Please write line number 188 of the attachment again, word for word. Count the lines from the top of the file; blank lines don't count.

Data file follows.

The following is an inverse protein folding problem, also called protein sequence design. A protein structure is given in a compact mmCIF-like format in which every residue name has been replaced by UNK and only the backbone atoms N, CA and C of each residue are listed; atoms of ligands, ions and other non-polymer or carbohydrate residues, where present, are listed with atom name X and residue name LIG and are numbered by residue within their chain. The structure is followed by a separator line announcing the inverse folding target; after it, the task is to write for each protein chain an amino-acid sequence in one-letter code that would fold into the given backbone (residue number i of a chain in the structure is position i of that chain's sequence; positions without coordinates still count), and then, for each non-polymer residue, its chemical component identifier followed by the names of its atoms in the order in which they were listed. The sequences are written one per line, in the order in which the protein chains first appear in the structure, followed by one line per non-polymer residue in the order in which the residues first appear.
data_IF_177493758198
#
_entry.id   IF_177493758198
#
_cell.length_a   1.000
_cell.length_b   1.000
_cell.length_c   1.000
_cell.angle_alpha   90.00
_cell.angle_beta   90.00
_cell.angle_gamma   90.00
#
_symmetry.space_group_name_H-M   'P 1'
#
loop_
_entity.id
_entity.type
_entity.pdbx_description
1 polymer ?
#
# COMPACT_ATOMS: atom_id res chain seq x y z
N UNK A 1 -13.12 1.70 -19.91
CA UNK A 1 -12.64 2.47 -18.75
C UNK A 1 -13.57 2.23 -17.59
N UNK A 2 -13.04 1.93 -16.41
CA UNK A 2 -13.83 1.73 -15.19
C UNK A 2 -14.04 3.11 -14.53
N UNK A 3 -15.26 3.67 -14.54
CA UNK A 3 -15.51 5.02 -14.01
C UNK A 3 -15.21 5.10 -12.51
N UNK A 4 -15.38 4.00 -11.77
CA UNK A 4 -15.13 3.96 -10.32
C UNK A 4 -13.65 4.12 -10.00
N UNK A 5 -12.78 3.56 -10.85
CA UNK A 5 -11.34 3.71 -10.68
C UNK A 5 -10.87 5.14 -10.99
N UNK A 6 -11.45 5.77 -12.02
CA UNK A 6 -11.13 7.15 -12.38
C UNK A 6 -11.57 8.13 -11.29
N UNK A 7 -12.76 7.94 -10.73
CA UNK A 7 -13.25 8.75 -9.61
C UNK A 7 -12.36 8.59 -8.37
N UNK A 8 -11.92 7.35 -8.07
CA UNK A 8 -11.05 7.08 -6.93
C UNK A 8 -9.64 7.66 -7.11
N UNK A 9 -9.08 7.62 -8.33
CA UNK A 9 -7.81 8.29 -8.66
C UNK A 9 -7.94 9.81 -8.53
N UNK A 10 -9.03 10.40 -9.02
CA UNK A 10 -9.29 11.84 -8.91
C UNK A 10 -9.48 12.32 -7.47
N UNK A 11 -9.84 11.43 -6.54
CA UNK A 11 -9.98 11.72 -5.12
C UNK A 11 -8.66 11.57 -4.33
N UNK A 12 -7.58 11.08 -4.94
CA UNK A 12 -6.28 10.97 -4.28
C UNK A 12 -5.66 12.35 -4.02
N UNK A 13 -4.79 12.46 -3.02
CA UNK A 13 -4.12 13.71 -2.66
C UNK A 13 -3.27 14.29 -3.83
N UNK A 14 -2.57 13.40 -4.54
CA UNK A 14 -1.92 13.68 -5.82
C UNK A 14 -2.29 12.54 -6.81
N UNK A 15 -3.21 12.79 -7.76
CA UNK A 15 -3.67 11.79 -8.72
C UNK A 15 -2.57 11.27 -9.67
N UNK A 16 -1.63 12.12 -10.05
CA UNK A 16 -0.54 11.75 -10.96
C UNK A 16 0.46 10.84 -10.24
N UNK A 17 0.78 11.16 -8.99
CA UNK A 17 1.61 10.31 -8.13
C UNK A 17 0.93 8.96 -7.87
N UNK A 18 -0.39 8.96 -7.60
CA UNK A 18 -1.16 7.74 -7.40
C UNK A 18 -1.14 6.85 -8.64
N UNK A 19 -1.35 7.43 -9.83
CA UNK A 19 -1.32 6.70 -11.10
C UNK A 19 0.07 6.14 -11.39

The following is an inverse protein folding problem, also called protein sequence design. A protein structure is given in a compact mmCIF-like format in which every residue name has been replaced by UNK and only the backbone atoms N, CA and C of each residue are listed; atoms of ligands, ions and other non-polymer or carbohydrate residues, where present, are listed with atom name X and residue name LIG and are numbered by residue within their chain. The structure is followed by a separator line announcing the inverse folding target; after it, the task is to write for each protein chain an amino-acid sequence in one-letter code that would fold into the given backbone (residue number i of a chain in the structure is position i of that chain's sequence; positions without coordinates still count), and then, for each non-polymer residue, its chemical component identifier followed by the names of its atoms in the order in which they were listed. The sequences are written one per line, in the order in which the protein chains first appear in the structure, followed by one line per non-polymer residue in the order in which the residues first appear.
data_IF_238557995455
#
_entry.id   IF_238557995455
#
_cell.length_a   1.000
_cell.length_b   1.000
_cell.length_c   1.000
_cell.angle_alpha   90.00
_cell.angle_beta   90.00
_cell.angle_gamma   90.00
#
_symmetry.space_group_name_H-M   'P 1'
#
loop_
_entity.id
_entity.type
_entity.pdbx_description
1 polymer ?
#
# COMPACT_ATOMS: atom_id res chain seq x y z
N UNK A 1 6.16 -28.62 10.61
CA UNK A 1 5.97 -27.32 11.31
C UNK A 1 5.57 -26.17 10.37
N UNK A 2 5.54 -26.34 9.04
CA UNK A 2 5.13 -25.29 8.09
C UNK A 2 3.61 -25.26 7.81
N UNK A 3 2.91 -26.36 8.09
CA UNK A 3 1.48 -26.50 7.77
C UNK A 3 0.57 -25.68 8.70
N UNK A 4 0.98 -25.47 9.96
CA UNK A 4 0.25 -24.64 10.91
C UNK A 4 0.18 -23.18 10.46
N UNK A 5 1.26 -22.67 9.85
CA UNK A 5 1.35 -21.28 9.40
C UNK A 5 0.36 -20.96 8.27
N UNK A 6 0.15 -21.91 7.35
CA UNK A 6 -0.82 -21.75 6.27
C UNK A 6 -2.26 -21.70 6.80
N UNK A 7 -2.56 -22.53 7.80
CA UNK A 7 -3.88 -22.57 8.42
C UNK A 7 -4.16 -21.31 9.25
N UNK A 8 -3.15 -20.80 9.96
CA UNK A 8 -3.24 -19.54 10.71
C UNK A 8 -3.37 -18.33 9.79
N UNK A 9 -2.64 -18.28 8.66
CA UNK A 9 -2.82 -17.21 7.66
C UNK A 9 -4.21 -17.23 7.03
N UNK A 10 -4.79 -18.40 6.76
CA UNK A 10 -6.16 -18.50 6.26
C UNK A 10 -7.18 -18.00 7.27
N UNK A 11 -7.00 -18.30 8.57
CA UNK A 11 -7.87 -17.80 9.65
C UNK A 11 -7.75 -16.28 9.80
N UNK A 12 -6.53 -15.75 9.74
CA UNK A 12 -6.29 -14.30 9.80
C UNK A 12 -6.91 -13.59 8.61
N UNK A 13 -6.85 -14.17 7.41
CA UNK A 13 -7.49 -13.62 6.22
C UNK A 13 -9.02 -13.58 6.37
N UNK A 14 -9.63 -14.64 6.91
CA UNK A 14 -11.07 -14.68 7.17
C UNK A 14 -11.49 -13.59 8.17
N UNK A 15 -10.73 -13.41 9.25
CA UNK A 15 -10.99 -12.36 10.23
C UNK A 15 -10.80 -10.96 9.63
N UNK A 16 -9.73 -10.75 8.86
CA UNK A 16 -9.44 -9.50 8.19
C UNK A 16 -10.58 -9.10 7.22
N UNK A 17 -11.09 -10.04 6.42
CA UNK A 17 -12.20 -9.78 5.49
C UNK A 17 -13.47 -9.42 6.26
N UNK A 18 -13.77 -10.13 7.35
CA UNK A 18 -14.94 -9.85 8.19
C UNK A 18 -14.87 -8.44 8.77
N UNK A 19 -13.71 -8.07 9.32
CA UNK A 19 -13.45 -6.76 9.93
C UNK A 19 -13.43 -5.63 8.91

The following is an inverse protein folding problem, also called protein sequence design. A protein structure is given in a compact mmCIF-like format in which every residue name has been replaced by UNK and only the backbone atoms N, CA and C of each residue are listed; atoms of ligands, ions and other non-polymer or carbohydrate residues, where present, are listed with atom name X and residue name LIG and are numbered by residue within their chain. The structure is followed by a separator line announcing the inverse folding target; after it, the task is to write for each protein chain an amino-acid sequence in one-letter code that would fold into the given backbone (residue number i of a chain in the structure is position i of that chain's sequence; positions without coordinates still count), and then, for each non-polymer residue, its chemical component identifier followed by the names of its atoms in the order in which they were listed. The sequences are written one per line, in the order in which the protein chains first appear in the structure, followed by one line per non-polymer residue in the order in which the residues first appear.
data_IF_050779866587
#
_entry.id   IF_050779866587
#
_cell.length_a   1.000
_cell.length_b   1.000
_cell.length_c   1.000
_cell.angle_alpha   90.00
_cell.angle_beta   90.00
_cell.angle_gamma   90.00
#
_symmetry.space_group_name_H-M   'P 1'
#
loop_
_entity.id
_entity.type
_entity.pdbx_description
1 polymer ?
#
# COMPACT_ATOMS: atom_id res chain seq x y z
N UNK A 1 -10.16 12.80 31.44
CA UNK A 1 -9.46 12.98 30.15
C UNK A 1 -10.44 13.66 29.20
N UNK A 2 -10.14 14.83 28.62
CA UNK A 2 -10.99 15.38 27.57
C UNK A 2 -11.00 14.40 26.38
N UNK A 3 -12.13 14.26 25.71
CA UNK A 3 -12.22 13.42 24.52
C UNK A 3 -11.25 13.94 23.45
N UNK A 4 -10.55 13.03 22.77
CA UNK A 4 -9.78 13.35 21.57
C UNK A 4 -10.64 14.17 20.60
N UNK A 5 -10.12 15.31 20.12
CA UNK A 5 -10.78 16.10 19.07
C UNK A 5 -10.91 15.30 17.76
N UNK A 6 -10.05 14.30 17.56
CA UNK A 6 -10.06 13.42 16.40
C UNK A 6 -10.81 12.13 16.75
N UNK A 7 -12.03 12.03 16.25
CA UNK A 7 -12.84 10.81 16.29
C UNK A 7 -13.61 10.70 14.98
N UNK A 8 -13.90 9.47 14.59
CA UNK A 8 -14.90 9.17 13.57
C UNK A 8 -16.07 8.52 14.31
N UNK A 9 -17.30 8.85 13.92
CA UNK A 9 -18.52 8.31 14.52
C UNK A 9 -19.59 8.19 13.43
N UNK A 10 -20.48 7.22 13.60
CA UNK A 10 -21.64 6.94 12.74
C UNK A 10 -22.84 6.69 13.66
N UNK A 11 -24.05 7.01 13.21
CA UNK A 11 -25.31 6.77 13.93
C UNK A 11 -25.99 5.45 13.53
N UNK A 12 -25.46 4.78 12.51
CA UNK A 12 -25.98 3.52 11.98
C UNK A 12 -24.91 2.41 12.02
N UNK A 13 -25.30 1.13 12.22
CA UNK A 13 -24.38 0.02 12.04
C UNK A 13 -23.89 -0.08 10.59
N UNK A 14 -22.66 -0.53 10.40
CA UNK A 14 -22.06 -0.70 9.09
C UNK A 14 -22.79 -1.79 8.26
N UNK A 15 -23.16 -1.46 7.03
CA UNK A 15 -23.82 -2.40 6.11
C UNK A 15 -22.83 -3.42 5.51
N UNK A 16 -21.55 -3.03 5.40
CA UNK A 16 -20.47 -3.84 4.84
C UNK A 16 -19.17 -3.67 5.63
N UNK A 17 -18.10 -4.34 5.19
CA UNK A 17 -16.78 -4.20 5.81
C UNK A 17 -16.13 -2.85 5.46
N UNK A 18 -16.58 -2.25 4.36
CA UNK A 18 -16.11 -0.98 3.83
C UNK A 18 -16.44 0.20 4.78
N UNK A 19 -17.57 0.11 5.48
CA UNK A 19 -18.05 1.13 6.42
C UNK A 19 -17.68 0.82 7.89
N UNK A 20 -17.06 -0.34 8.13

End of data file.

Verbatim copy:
CA UNK A 4 -9.78 13.35 21.57